“The postwar Golden Age link between rising wages, productivity and consumption had become severed, gradually replacing it with a growth model that combined more flexible labour markets with the expansion of credit that helped sustain consumption amidst rising inequality,” they wrote. “The problem, however, was that debt was used to support consumption.”

They cited another economist as calling it a strategy of “let them eat credit”.

They said that the prescription of business and conservative governments to apply ever more austerity in order to balance budgets and ever more calls for labour-market reform has not worked. Its results are wage stagnation, less economic activity, lower productivity and lower economic growth.

More importantly, smarter economists (including those in the IMF and World Bank) were recognising that greater inequality was causing lower economic growth. Policies geared at enabling the rich to get richer and hoping for a trickle-down effect simply resulted in a smaller overall cake.

The authors called for policy changes to make the tax system fairer and to produce the revenue needed to wipe out deficits.

The way rising inequality hampers economic outcomes, aside from making more people more miserable, is becoming more evident in education, health and housing.

In education, Australia is throwing money where it is not needed – at wealthy private schools which are educating their children very well and can continue to do so without generous top-ups from the Federal Government. That money would result in better educational outcomes if spent on poorer schools, whether public or private.

In housing, tax policies have fuelled an investor-led housing bubble that is shutting first-home buyers out. They are just 10 per cent of the market now, down from nearly double that in the 1980s.

In health, money is being syphoned out by private insurance funds and chronic over-prescription rates. That money would be better spent on public health, prevention and fairer payments to GPs so they can care better for patients and prevent costly hospital admissions.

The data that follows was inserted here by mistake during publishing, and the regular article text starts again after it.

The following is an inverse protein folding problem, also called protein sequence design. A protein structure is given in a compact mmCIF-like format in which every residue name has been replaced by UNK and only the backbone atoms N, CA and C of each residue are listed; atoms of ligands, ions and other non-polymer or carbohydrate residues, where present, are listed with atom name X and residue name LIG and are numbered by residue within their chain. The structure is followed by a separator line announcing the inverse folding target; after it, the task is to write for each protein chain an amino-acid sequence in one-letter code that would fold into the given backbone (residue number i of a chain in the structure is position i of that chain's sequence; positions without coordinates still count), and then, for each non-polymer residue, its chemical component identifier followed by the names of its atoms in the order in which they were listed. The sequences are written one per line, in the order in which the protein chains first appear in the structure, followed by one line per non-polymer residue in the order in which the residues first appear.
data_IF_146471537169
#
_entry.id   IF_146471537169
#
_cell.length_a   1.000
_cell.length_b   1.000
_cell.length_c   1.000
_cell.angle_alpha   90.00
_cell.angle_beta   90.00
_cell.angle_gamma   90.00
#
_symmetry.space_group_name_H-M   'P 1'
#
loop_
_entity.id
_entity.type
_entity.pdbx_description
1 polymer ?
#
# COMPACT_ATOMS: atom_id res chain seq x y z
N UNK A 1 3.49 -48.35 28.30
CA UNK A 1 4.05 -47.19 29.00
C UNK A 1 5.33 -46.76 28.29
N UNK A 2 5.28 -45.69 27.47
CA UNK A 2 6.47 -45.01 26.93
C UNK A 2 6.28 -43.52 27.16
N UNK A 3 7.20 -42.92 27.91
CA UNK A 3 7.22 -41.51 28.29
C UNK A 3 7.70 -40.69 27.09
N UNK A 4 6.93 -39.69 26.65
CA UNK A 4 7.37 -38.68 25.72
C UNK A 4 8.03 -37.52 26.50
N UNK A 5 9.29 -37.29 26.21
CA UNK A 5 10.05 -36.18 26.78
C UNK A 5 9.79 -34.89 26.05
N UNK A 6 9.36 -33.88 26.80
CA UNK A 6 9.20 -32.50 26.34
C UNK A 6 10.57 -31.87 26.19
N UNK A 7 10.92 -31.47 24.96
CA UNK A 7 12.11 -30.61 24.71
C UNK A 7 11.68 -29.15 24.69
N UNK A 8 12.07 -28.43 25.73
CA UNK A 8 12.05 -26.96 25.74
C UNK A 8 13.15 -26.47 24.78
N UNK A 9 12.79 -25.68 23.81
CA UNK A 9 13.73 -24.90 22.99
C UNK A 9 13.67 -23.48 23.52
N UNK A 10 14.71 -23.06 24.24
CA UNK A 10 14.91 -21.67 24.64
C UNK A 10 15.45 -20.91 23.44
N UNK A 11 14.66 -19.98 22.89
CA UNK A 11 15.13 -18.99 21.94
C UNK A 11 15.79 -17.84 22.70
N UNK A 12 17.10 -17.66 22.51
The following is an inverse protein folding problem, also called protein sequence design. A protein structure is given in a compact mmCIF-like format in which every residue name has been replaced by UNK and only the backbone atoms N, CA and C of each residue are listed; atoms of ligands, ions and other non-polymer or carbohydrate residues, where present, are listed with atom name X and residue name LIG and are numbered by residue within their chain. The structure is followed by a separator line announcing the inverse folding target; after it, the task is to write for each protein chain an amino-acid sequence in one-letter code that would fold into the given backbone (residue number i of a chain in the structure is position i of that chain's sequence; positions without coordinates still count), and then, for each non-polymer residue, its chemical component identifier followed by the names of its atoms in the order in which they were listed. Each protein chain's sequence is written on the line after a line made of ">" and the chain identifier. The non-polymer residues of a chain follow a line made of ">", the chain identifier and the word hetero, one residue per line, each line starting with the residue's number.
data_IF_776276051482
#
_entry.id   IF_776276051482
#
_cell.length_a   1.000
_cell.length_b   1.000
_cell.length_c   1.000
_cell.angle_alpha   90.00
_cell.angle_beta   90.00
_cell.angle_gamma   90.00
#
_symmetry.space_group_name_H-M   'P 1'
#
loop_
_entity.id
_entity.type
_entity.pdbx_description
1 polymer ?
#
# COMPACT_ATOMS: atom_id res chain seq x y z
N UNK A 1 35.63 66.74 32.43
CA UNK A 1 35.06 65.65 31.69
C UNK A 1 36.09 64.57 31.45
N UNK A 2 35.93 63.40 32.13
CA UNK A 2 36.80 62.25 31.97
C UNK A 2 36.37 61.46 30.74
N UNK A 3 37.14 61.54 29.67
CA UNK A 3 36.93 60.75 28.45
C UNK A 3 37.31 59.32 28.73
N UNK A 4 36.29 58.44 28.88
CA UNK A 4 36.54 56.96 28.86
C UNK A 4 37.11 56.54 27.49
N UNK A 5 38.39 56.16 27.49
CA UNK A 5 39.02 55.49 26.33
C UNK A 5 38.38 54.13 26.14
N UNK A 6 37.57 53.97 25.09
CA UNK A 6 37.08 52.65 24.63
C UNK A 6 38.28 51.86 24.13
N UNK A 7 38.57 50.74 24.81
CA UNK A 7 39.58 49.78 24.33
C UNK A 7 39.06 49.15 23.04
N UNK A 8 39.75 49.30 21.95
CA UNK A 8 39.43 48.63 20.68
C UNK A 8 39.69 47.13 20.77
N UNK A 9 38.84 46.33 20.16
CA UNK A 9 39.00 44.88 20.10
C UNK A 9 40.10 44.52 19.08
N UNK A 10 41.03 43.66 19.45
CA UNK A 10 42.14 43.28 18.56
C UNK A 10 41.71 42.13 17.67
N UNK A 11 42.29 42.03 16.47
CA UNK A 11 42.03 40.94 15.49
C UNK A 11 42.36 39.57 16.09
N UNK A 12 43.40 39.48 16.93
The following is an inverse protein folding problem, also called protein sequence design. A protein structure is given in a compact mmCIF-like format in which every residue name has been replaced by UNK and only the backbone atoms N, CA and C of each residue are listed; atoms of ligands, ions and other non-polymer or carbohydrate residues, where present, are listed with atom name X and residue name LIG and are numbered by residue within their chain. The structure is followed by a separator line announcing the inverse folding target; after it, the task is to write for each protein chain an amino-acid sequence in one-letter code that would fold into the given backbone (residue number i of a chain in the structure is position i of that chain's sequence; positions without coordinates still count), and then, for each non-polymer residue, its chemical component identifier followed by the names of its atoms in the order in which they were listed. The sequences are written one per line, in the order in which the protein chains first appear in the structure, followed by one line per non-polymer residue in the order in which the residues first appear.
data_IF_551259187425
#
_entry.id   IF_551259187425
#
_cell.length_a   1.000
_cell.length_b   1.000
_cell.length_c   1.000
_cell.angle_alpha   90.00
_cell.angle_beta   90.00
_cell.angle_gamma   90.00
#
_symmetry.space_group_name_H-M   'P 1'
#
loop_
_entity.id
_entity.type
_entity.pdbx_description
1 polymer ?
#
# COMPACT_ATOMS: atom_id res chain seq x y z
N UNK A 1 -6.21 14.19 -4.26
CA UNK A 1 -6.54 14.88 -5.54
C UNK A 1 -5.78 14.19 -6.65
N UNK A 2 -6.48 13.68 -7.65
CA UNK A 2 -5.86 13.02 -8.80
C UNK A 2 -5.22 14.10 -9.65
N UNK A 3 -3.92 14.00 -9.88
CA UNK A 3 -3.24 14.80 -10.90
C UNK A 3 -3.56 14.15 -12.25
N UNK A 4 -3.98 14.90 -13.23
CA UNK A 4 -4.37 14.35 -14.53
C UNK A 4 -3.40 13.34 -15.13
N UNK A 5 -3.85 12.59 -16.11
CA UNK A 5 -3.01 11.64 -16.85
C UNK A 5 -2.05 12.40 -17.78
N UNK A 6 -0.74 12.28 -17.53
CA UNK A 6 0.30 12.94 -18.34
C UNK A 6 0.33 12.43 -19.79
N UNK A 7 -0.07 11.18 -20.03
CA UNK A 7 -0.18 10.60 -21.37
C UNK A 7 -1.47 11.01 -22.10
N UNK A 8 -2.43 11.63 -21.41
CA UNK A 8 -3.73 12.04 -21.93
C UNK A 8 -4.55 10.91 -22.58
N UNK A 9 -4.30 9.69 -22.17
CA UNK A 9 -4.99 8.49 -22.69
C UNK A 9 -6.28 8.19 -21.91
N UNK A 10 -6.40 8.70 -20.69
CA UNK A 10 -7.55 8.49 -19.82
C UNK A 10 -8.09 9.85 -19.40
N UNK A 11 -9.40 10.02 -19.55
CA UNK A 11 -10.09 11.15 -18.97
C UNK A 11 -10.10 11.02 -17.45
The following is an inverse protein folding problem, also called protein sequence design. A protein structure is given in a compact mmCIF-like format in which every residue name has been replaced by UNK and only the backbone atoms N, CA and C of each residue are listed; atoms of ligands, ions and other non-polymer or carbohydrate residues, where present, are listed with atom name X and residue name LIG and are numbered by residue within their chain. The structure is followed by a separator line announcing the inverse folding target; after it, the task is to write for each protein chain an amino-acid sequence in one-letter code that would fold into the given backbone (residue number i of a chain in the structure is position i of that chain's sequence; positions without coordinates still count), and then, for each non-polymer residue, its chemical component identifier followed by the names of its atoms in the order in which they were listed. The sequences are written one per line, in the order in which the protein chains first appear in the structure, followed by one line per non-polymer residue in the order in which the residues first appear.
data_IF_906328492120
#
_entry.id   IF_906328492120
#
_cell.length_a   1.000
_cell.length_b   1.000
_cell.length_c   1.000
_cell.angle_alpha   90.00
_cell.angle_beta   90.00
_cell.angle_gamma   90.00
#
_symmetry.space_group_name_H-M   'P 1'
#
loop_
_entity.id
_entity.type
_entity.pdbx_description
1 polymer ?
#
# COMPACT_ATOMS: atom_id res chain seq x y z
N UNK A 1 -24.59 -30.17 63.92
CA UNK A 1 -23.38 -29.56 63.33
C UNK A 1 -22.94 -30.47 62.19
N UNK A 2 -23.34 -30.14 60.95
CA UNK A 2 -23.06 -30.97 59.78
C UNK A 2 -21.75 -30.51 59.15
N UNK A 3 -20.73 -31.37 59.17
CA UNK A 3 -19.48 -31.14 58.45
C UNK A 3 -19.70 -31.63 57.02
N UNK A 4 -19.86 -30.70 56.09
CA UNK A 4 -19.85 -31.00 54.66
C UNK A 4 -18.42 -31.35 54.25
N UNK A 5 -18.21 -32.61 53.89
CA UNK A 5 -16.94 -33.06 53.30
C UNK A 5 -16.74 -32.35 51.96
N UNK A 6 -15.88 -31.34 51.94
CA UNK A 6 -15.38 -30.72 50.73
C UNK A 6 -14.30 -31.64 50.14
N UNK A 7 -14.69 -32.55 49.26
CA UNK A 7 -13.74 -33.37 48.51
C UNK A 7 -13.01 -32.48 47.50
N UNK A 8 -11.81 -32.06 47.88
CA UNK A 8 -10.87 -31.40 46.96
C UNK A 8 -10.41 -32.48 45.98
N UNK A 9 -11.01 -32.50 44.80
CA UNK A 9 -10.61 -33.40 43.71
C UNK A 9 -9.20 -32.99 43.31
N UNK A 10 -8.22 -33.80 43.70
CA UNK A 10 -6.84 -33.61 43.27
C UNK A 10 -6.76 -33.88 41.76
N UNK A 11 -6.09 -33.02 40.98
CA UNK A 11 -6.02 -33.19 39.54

Keating and Bell unfortunately concentrated on the economics, and like so many economists ignored the environment and the downside of unsustainable population growth.

Without addressing them, as well as revenue shortfalls and unfairness as suggested by Keating and Bell, Australia’s economic future (on international comparisons) will not be as fortunate as its past.

Of course, it will require come cultural change in the political sphere, where the “win-at-any-cost” and “whatever it takes” mentality has come to dominate, as in cricket.

One News Ltd commentator this week even thought it would be a good idea for the Coalition to craft an effective “scare campaign” against Labor’s imputation tax policy as a means of winning the next election. Silly me. I thought the media was supposed to scrutinise policiies on their national-interest merit.

The merits of educating three-year-olds in Australia would be a good start.
This article was first published in The Canberra Times and other Fairfax Media on 31 March 2018.